5 Ways High-Risk Businesses Are Using Reputation Management Software

For better or worse, reputation can make or break a small business. The general discourse surrounding your product or service does a lot to determine whether new customers will trust you enough to make a purchase, or whether they’ll consider your business in the first place. That’s why it’s important to aggressively manage your reputation. While word of mouth is difficult to control, one area where you can have a bit more influence in shaping your business’ status is online, in reviews, comments, and other search results that people might come across when considering buying your product or service. These bits of information, whether they are long, detailed accounts or simply star ratings, influence people’s buying decisions a great deal more than you might think-and people typically respond to the first ones they see. This is why many small businesses are investing in reputation management software to help keep their names untarnished and their reviews positive. Here are five ways small businesses are using these tools to improve their image and boost their profits.

Checking for Mentions

Googling yourself is a great way to start examining your reputation, but once you’ve got an idea of what your online presence looks like, you should keep up with it in real time. Google Alerts is a free way to get notified any time your business is mentioned in a publication, and you can also set Alerts for particular phrases related to your business or target market as well. Another tip: set up Alerts for the names of your competitors, so you can track their reputation as well, and target media outlets that they’re featured in.

Watching the Comments

The comments section on your blog or website is one place your company’s die-hard fans or haters will come together, and it’s also a place where customers will reach out to you with questions or thoughts. Although most blogging platforms automatically notify you of comments on blogs you’ve posted, you can use services like Netmark to stay better connected with commenters so that you can respond to their concerns, and to promote positive comments to bury negative ones.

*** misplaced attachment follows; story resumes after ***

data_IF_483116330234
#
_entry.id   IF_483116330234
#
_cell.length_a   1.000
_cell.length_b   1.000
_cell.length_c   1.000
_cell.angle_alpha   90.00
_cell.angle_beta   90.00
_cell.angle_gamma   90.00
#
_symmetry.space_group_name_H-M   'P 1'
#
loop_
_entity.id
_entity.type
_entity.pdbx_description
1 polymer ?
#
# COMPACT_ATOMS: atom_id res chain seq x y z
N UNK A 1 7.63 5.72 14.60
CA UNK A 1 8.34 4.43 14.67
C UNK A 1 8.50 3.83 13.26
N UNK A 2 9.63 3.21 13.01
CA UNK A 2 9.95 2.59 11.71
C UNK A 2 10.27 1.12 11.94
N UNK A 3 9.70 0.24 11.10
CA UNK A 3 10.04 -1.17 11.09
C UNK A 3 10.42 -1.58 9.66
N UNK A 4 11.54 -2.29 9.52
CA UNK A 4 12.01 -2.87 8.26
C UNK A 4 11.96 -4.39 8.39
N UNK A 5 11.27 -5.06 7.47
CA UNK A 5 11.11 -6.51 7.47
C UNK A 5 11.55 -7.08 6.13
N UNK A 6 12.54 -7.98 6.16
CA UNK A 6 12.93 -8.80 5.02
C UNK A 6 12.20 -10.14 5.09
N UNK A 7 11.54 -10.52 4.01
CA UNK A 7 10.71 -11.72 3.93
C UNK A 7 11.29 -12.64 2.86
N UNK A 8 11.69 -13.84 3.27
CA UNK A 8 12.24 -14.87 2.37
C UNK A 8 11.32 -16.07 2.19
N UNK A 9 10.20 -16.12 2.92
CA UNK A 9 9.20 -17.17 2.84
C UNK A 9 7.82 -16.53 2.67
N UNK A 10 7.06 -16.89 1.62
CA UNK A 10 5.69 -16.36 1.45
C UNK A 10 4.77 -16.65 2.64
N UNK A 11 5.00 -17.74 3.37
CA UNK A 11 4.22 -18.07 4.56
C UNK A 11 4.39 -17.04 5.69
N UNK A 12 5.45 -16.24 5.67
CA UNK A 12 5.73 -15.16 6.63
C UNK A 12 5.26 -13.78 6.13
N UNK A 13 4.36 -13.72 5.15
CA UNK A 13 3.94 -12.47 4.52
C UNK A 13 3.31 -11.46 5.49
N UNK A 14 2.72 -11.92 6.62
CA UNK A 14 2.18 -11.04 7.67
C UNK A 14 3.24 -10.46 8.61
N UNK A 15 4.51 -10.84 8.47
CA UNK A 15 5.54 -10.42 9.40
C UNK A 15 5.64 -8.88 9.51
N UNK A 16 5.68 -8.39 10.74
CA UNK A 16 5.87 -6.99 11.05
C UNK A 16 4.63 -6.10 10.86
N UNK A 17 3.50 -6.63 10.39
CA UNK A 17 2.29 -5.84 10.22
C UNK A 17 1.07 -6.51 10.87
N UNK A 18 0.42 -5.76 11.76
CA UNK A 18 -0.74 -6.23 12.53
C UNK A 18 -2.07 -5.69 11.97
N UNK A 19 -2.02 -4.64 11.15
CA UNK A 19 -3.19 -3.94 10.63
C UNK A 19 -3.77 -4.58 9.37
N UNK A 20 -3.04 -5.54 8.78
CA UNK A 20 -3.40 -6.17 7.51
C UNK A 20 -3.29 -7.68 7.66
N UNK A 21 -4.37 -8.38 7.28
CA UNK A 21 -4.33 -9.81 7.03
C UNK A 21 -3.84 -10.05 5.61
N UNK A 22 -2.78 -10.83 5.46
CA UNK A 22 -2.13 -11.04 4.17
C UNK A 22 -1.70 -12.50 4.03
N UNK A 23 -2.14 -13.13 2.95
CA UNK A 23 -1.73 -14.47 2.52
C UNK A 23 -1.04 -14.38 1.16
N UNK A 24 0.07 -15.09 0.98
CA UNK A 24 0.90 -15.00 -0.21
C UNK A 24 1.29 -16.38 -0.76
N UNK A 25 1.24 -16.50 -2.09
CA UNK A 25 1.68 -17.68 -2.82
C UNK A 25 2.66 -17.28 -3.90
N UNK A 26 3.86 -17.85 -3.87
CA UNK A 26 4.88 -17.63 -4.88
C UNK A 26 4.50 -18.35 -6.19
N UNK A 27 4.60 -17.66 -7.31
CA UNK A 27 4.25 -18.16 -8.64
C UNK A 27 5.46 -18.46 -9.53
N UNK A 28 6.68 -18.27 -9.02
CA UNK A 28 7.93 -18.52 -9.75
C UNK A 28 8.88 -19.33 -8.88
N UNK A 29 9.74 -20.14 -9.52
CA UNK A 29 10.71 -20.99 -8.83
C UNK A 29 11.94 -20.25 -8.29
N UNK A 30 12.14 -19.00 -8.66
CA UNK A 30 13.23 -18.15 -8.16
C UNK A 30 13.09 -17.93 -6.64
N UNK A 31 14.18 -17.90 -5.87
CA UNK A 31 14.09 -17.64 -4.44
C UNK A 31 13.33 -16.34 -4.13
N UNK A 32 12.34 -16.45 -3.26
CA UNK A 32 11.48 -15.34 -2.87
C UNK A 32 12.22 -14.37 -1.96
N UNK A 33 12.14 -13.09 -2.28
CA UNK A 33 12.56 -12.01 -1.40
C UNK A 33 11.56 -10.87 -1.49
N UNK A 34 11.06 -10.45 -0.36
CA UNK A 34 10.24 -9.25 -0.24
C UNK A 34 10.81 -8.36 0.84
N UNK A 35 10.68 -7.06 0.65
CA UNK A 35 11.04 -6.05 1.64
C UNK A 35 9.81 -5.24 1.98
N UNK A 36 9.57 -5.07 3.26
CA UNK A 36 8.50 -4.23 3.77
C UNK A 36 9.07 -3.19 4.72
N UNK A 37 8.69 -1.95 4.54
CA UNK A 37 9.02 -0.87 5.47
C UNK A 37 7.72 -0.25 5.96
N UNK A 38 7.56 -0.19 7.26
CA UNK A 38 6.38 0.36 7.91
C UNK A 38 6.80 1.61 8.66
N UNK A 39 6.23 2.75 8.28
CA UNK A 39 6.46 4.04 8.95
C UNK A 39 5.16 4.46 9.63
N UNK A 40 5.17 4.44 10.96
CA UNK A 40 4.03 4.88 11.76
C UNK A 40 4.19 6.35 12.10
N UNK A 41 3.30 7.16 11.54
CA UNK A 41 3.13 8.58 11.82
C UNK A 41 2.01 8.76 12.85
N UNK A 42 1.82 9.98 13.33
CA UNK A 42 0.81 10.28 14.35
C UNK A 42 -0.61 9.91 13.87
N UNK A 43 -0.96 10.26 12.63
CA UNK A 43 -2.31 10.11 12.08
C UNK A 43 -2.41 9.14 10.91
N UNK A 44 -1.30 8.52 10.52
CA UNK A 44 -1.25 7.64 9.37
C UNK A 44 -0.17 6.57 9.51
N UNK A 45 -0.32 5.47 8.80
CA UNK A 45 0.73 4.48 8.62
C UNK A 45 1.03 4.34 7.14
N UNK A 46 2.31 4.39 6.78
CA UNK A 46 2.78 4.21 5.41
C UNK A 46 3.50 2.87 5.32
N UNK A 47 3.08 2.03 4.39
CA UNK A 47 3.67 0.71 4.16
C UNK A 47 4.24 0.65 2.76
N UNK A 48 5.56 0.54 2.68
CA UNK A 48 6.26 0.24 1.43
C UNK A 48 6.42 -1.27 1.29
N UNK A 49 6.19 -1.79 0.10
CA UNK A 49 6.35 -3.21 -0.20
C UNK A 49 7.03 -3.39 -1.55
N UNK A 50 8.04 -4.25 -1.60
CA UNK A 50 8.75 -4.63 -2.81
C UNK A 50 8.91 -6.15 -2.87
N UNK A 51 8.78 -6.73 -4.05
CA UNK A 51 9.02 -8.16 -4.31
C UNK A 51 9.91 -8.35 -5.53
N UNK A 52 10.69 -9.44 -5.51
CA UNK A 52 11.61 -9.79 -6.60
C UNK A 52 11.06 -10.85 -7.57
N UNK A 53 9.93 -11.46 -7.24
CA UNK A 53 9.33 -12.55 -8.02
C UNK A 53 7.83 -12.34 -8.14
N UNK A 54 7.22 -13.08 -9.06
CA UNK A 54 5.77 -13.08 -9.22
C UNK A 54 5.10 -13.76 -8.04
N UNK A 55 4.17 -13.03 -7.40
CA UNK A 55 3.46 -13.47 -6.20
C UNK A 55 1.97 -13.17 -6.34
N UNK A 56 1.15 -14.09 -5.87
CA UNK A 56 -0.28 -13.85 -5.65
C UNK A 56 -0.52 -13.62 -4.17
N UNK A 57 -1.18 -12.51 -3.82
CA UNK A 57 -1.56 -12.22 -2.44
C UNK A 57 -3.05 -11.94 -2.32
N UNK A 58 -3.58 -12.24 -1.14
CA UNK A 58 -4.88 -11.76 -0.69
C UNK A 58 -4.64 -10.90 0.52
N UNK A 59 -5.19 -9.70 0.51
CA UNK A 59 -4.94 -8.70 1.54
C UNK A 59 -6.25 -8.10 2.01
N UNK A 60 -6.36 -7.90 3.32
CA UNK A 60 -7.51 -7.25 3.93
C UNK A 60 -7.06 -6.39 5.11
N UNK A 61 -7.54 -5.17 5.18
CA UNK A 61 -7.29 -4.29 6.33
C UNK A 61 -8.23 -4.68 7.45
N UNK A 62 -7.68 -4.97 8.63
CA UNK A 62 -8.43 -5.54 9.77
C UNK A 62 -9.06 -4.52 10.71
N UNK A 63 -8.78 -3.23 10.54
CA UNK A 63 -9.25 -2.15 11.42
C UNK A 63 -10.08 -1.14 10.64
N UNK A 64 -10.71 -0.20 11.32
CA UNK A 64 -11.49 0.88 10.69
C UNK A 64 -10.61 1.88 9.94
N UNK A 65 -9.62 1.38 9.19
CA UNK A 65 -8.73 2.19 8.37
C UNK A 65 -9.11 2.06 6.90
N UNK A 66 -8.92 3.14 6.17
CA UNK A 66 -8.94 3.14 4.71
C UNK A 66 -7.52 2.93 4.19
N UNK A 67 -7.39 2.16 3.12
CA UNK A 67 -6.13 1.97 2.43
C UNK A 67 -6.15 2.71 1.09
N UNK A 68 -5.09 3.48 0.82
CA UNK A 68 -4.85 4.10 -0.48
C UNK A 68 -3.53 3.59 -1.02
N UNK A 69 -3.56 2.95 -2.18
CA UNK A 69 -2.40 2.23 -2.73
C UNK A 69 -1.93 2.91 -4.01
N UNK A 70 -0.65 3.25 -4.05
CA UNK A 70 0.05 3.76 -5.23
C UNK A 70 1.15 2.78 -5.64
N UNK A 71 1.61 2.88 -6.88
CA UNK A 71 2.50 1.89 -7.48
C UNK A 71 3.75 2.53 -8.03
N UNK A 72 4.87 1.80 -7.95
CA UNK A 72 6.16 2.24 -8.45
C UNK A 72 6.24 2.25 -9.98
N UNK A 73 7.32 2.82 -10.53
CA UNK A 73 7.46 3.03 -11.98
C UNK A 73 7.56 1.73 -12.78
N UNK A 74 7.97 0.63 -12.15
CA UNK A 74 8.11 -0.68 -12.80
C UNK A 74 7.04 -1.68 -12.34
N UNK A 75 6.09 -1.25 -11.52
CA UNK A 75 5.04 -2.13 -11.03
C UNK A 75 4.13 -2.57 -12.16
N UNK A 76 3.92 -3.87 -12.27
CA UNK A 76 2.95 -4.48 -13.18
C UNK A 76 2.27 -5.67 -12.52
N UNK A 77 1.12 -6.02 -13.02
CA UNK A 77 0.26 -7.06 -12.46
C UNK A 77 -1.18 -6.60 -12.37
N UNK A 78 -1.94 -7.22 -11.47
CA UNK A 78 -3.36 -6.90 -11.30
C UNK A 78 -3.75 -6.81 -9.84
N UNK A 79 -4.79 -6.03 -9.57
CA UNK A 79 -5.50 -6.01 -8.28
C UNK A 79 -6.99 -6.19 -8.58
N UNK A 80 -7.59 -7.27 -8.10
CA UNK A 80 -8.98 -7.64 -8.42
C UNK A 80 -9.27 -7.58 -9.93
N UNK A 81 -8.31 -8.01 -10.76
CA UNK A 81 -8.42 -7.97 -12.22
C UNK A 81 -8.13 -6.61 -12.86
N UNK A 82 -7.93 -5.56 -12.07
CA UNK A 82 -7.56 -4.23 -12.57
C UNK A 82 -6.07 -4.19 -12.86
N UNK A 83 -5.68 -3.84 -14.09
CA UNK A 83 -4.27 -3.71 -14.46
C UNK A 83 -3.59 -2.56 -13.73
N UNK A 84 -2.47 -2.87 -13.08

Monitoring Social Media

With so many different social media platforms now, it can be difficult to keep an eye on the various things people are publicly sharing about your product. But it’s important to maintain a connection with your fans (and detractors) if you want your reputation not to disintegrate, thanks to one negative viral post. This means being positioned to quickly respond to interactions with customers. Luckily, software can help you keep an eye on things. Gadook is one inexpensive reputation management service that includes social media monitoring, notifying you whenever your product is mentioned across multiple platforms and allowing you to respond quickly.

Challenging Content

Sometimes you may have to contend with false and defamatory information online, whether put out by a competitor or a disgruntled customer. Mention-monitoring software can help you quickly learn about this information, and services like Igniyte go the extra step, promising to help you challenge and ultimately remove negative and false content from Google through their partnerships with legal teams.

Positive Branding

Sometimes companies don’t worry about reputation management until the damage is already done. When your reputation is less-than-stellar, sometimes the best way to improve it is to start filling the web with positive messages about your brand. Repumatic.com is one service whose software can help you launch up to 50 positive branding sites at once, while also allowing you to remotely post social media and WordPress content. Counteracting the negative with the positive is a key element of reputation management, and software like this makes it a snap.

What’s Working For You

We welcome your comments about what strategies or tools for reputation management have worked in your business. Please comment below.

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